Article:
The Twelve Traditions of Alcoholics Anonymous
1. Our common welfare should come first; personal recovery depends upon A.A. unity.
2. For our group purpose there is but one ultimate authority - a loving God as He may express Himself in our group conscience. Our leaders are but trusted servants; they do not govern.
3. The only requirement for A.A. membership is a desire to stop drinking.
4. Each group should be autonomous except in matters affecting other groups or A.A. as a whole.
5. Each group has but one primary purpose - to carry its message to the alcoholic who still suffers.
6. A.A. groups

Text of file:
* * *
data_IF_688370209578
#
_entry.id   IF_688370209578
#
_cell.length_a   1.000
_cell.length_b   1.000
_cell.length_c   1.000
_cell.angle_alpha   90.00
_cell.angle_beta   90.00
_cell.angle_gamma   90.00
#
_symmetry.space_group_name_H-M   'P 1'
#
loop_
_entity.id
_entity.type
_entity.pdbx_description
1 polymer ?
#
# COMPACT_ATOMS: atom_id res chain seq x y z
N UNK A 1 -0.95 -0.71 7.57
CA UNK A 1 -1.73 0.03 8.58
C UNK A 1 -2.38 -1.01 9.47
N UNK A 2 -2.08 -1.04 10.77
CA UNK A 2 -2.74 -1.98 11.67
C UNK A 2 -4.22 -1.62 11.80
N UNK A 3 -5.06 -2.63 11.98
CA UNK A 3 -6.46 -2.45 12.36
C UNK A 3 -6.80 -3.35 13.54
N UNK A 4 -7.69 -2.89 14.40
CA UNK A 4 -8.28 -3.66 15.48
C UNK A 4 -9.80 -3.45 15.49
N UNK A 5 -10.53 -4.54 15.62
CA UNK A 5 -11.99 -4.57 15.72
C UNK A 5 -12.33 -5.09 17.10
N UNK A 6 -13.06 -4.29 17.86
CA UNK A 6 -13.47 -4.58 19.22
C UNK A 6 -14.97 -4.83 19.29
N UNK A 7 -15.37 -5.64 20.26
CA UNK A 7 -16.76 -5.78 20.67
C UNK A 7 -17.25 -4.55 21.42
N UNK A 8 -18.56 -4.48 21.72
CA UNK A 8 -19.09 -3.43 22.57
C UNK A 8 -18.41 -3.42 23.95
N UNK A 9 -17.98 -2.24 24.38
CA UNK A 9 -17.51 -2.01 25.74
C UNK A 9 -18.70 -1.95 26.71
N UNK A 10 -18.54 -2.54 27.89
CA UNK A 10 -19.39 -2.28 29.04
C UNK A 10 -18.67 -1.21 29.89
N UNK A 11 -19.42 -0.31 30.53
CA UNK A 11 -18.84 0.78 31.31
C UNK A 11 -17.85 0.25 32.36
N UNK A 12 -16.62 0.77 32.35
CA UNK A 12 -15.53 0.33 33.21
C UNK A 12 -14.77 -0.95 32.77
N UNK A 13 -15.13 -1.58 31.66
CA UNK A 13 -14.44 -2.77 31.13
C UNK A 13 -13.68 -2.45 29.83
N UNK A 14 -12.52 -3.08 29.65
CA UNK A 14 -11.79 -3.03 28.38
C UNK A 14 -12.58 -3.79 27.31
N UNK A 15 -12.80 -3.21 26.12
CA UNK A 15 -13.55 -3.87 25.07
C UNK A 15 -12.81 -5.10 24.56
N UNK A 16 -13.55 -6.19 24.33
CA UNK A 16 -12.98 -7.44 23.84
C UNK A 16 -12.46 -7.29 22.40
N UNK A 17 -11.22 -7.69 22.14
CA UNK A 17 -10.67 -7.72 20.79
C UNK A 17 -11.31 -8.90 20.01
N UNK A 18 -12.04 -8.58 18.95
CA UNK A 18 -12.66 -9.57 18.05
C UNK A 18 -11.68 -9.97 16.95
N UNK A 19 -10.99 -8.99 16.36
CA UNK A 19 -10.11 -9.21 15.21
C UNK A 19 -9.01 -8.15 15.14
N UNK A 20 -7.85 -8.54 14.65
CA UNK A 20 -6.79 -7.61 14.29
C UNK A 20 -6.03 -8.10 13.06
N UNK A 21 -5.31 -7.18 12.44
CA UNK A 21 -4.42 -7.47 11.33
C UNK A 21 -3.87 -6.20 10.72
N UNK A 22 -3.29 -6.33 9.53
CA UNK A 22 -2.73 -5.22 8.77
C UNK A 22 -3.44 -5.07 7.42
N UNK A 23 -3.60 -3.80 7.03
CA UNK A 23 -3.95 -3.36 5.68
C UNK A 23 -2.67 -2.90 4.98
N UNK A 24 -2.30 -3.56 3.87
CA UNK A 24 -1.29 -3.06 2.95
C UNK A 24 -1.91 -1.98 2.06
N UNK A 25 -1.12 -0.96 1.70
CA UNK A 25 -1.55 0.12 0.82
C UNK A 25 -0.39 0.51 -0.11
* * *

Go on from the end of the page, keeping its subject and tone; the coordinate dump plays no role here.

ought never endorse, finance, or lend the A.A. name to any related facility
or outside enterprise, lest problems of money, property, and prestige divert
us from our
7. Every A.A. group ought to be fully self-supporting, declining outside contributions.\
8. Alcoholics Anonymous should remain forever nonprofessional, but our service centers may employ special workers.
9. A.A., as such, ought never be
organized; but we may create service boards or committees
directly responsible to those they serve.
10. Alcoholics Anonymous has no opinion on outside issues; hence the A.A. name ought never be drawn into public controversy.
11. Our public relations policy is based upon attraction rather than promotion; we need always maintain personal anonymity at the level of press, radio, and films.
12. Anonymity is the spiritual
foundation of all our traditions, ever reminding us to place
principles before personalities.